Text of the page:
Buddhists’ approach to friendship
The Buddha explained in detail
how to determine between friends and enemies in the
Singalovada Sutta. One should not judge another by
outward appearance or behaviour. The Buddha advised to
avoid companionship with the foolish and to associate
beings who are the
same or more advanced.
Friendship can be
a difficult and complex topic for a young person to
grasp. At times it can be difficult to know who means
one well and who does not. This article aims to shed
some light on this topic from a Buddhist perspective,
especially for the benefit of young adults.
Someone can either be a friend, an enemy or neither a
friend nor an enemy (impartial). However this also can
be subjected to change (anicca). Generally friends are
the beings that are dear, mean one well and offer
protection. Enemies on the other hand are the opposite
of this; they are not dear, wish to cause one harm and
to see one’s demise, suffering, loss and unhappiness.
Neutral beings (e.g. acquaintances) neither mean one
well nor any harm.
The Buddha outlined how to differentiate friends and
enemies in depth in the Singalovada Sutta. As a basic
guideline, any being who acts to cause one harm can be
considered an enemy, while any being that causes no harm
to one and give rise to happiness and well-being can be
considered a friend. Someone who does neither can be
Sometimes the line between a friend and an enemy can
become blurred. A friend can act like an enemy and an
enemy can act like a friend. This is consistent with the
law of impermanence (anicca) where everything, including
relationships, constantly changes. So regardless of whom
one deals with, it is important to do so with wisdom (panna).
It is of paramount importance not to let others take
advantage, use, abuse, trap, mislead, or do any harm to
another when dealing with others, whether they are
classed as friends, enemies or for bieng impartial.
There are wise and skilful ways of preventing others
from causing one harm that are in-line with the Dhamma
(reality, truth, the way things are) teachings, which
cause no harm to either oneself or others. This way no
matter how others change, one will always be protected.
The Buddha advised to avoid companionship with the
foolish. ‘Foolish’ here refers to as those lacking in
wisdom and live unskilfully - this is essentially those
who ignore basic moral values and decency and/or takes
one away from the correct Path. If one associates with
such beings, one will be at the risk of falling down to
their level through association and bad influence and
may even miss the chance to find the lasting peace of
The Buddha said that if one cannot find a wise and good
companion to associate with, someone who is on the same
‘level’ as one or better, to lead a life of solitude -
that is to live alone. This advice is completely
contradictory to the cultural outlook and thinking of
Western societies where a life of solitude can be looked
down upon. It is important not to get influenced by such
thinking and to resort to the Buddha’s words for better
People need and seek friendship for many benefits it
brings and depend on good friends at times with good
advisors and companions. It helps to understand why
people seek friendship at a deeper level. From a
Buddhist perspective people seek friendship to be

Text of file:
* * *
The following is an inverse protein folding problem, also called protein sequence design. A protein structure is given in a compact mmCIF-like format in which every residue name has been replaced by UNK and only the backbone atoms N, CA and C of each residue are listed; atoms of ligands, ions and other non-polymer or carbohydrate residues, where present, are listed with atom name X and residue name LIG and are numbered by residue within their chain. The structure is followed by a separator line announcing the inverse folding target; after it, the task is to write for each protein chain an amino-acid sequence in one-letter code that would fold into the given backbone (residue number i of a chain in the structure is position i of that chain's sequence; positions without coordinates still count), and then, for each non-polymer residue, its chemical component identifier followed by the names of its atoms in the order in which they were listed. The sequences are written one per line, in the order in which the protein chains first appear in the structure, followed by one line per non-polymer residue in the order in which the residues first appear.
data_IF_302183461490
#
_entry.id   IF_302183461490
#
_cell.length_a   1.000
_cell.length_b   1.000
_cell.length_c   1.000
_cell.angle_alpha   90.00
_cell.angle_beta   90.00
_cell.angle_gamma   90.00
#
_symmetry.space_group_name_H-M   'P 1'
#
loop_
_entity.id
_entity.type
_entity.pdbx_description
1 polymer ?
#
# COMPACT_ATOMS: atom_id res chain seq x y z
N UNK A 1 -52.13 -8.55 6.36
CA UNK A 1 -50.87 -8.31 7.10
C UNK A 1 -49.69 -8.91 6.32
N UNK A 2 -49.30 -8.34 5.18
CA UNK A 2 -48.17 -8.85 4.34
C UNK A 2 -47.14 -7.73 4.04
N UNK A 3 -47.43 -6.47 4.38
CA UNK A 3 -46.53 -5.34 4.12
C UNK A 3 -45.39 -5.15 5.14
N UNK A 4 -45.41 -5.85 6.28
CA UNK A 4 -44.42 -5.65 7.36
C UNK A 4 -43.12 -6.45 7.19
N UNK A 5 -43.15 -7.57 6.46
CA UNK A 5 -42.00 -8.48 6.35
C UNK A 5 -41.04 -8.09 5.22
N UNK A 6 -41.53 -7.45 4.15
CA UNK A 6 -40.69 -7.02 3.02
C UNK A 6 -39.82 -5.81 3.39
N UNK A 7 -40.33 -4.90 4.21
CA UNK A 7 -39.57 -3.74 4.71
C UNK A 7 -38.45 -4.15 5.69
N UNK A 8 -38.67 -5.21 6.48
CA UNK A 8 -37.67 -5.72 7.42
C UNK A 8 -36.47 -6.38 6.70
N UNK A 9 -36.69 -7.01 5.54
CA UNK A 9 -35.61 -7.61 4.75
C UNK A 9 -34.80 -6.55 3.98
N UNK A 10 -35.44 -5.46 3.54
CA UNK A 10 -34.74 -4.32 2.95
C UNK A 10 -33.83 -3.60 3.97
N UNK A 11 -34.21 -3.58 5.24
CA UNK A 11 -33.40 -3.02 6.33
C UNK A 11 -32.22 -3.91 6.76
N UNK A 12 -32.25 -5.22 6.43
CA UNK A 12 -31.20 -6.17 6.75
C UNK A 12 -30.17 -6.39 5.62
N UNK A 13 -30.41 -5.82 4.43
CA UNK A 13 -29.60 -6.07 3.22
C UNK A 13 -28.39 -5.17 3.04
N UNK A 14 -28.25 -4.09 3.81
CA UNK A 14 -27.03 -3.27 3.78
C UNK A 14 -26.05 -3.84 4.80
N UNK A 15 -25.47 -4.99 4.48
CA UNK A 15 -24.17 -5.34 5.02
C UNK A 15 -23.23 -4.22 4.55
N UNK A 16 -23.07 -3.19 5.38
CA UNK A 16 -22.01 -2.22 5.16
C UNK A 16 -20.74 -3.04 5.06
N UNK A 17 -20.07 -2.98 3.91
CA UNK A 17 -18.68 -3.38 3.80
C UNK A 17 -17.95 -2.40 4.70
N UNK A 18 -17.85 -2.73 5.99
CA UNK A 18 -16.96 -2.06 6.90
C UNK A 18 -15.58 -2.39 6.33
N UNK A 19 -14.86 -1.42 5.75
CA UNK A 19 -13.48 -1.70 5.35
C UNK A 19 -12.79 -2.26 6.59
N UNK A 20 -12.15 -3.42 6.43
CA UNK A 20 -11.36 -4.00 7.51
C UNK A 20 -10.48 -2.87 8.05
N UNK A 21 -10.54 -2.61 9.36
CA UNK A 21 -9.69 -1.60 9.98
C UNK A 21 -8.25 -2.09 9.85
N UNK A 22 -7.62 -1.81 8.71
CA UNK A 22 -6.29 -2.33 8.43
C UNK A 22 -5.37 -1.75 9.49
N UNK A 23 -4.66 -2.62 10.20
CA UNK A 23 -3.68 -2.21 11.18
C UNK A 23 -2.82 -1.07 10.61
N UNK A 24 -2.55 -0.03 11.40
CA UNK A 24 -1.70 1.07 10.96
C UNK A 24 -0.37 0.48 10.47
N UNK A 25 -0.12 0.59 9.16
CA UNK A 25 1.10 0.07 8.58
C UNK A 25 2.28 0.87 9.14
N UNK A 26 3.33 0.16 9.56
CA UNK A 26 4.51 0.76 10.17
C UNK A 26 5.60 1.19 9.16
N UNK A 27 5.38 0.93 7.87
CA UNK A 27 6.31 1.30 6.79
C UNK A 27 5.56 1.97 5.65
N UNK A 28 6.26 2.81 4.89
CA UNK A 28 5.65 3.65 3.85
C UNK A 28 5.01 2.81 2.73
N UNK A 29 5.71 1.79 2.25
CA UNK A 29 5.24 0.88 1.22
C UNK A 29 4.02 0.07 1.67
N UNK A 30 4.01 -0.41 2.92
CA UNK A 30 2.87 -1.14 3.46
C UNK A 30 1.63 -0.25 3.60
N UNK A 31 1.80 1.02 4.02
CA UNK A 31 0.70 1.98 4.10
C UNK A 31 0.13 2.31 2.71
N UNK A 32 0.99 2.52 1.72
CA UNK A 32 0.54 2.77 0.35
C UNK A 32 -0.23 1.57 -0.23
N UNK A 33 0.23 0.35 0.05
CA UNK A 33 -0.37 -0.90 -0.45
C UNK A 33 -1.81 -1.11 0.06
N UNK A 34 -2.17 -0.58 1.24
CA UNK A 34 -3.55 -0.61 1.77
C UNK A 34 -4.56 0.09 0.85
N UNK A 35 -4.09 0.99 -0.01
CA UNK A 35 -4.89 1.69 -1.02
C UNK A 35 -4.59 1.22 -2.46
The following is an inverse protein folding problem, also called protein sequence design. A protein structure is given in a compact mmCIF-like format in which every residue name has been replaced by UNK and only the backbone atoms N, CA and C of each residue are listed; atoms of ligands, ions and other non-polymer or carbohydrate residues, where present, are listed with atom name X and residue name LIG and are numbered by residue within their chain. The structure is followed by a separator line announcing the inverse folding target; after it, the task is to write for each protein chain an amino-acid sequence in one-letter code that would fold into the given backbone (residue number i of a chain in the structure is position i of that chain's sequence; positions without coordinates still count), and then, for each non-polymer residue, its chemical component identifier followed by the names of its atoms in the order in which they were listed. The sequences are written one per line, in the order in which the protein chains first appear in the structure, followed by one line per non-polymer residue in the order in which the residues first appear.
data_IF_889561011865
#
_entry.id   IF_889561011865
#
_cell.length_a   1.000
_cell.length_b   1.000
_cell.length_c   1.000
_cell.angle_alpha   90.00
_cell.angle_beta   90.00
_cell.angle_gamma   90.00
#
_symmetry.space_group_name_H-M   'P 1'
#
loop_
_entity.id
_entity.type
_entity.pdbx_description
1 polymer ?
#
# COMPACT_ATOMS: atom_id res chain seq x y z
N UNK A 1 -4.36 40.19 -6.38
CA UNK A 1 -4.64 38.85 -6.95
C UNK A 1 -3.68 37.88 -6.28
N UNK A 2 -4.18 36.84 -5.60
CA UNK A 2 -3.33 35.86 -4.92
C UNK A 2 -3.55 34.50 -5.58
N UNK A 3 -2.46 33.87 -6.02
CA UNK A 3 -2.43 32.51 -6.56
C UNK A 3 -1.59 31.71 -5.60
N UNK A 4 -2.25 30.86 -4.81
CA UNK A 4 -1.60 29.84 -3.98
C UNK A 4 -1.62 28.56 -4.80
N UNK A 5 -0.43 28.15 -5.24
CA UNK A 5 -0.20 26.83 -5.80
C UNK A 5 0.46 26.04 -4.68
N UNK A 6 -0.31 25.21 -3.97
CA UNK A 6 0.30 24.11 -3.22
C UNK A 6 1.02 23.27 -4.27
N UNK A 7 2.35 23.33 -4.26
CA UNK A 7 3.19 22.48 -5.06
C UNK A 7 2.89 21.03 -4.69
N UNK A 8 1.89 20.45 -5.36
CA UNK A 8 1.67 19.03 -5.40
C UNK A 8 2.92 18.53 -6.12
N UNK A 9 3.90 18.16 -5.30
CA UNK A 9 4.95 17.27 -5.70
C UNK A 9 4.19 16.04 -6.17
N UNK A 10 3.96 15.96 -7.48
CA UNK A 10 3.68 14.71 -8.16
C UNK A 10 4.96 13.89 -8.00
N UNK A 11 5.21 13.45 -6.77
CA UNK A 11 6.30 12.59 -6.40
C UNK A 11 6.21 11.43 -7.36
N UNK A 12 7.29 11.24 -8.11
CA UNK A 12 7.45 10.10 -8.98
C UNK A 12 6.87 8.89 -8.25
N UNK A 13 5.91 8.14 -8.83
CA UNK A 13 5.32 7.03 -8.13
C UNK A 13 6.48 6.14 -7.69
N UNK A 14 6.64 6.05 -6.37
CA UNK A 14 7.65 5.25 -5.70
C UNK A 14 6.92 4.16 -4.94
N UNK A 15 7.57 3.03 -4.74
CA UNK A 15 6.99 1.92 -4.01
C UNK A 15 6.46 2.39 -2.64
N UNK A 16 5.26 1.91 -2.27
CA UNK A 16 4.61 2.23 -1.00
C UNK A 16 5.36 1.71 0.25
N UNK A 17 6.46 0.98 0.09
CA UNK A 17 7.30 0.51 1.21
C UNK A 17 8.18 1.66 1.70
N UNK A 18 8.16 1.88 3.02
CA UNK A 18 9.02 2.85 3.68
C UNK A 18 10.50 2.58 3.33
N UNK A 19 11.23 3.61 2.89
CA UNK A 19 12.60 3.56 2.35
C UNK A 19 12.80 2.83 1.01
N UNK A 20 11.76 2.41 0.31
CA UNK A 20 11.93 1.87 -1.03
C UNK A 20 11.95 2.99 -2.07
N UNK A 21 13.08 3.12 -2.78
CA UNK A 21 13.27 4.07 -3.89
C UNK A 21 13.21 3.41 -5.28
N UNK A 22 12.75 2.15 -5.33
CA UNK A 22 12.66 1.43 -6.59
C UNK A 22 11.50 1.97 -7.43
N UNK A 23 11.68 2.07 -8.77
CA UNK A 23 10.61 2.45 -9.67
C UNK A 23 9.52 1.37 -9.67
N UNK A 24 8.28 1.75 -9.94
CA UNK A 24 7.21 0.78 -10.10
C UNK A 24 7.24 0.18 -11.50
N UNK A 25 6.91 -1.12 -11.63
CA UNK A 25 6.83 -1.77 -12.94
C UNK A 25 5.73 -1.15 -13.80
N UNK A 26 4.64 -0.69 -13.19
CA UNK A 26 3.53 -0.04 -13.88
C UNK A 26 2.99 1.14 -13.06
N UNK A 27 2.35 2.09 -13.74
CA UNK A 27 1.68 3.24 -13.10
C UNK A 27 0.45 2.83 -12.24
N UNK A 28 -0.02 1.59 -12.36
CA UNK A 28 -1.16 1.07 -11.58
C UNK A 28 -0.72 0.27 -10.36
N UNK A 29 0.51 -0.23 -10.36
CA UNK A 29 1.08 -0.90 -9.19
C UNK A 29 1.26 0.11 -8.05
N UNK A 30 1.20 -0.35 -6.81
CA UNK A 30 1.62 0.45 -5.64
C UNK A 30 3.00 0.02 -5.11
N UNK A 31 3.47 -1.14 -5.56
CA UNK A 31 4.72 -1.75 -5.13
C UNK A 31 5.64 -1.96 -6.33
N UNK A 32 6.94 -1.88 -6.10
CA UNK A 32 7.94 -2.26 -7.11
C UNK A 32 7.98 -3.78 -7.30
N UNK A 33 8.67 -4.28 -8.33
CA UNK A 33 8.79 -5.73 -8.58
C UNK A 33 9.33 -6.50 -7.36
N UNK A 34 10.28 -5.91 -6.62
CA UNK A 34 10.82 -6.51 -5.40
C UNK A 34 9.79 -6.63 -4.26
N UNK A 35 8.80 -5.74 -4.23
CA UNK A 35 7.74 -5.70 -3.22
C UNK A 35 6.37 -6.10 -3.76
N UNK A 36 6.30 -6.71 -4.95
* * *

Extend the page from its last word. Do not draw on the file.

‘happier.’ How is this ‘happiness’ defined in Buddhist
terms? It is defined as pleasure. Friends are associated
to please the eye with their pleasant sight (seeing
them), by pleasing the ear with their pleasant sound
(their voices), to please the body with the pleasant
touch (e.g. hugging) and also to please the mind with
the pleasant ideas that friendship gives. It is when
this ‘happiness’ (pleasure) is missing that one feels
‘unhappy’ (displeasure). Under this condition, one is
said to be ‘lonely.’ Enlightened beings and others
advanced along the Path do not need nor seek
companionship as they do not desire pleasures of any
Generally beings that primarily give rise to pleasure
(causing attachment) are classed as ‘friends’ and beings
that primarily give rise to ‘displeasure’ (causing
aversion) are classed as enemies. The choice of friends
is a personal thing, based on personal likes/dislikes,
standards, ideas, views, beliefs, etc. It is natural for
like beings to be drawn to other like beings and unlike
beings to be repulsed from other unlike beings. Some
beings become one’s enemy because of a personal weakness
they possess, be it fear, insecurity, desire (lobha) and
competition for something, aversion (vyapada) or even
stupidity and confused thinking (moha) and not because
of anything that one has done to them. Especially in
such instances, there is nothing to take ‘personally’.
One needs to understand this with wisdom (panna) as to
why beings act the way they do.
Everyone has friends, enemies and neutral beings.
Generally friends mean one well, enemies mean one harm
and neutral beings mean one neither harm nor happiness.
The distinction between friends and enemies can
sometimes blur, so it is always important to use wisdom
to employ skilful means of preventing anyone, be it a
friend, enemy or otherwise, from causing one harm.
The Buddha explained in detail how to determine between
friends and enemies in the Singalovada Sutta. One should
not judge another by outward appearance or behaviour.
The Buddha advised to avoid companionship with the
foolish and to associate beings who are the same or more
advanced. It is better to live alone if one does not
find such a companionship. People seek friendship and
companionship for various reasons, including deriving
pleasure, which is widely viewed as ‘happiness.’ Beings
may become enemies due to their own personal weaknesses
and it may have nothing to do with one’s behaviour
May you find good friends to help you guide on the
correct Path towards lasting peace of Nibbana!